The islands of Vanuatu may appear as relative specks in the South Pacific Ocean, but for China's military strategists, they could provide a significant boost in Beijing's ability to project naval power.
The prospect of a Chinese military base in the heart of the South Pacific, reported by Australia's Fairfax Media yesterday, will also complicate the strategic dominance of Western powers in an ocean area they have long effectively controlled since the end of the Second World War.
Fairfax Media reported China has approached Vanuatu about establishing a permanent military presence there; saying the possibility of such a facility has already alarmed high level officials in Canberra and Washington.
Vanuatu's foreign minister denied there had been any such discussion of a Chinese military base in the country. China's defence ministry said the Fairfax report "completely did not accord with the facts" while a foreign ministry spokesman said the report was "fake news".
Both Western and Asian military attaches say a broad network of bases and friendly ports will be vital if China is to meet its ambitions of becoming a blue water navy, mirroring the kind of established reach long enjoyed by the U.S. and its allies.
While they help project power and influence during peace time, such facilities could also be vital in a conflict, they say.
Even a localized conflict close to the Chinese mainland over the disputed East or South China Seas could involve maneuvers far from its shores, whether to protect command vessels or break blockades of commercial shipping, for example.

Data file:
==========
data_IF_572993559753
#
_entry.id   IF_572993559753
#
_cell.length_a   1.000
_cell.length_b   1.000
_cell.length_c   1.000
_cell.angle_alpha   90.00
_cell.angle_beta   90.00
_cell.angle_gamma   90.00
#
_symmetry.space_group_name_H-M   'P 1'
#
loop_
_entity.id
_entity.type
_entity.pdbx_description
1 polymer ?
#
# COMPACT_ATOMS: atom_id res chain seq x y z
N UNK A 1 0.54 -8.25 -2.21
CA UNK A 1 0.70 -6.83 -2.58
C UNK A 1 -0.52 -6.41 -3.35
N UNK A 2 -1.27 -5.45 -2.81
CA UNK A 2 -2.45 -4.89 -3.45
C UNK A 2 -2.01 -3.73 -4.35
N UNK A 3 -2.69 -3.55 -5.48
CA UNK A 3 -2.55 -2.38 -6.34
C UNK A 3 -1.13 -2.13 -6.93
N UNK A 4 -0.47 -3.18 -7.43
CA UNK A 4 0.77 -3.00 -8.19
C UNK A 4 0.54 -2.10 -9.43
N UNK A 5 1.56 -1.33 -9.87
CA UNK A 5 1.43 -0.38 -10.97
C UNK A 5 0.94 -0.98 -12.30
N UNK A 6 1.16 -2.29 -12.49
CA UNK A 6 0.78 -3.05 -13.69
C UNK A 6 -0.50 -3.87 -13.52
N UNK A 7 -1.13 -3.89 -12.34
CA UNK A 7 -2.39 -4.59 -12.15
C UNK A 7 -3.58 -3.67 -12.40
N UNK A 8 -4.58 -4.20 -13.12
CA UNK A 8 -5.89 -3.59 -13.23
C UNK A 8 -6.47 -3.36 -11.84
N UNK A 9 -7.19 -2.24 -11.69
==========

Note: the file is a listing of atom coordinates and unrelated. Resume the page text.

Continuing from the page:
While far from key shipping lanes and not as important as Indian Ocean ports, Vanuatu would
put China close to the coast of Australia, a major U.S. ally, and give it a presence nearer the U.S. base of Guam beyond the Asian island chains that hem in Beijing.
Graeme Smith, a Pacific Affairs expert at the Australian National University, said a Chinese base on Vanuatu would send a strong message to Australia, the United States and their allies.
"It would be an incredibly aggressive signal to both the U.S. and Australia that 'We're here, get used to it'," he told Reuters in a telephone interview.
If China were to build a base in the South Pacific, it would be only the second after the recent establishment of a logistics facility in the international Indian Ocean port of Djibouti.
China's lack of bases was exposed in 2014 when China's navy stretched its supply lines and logistics to deploy 18 ships to search for a missing Malaysian airliner across the southern reaches of the Indian Ocean.
It was forced to seek replenishment in Australia's western Albany Port to keep the rest of the deployment operational - not an option it could rely on in wartime.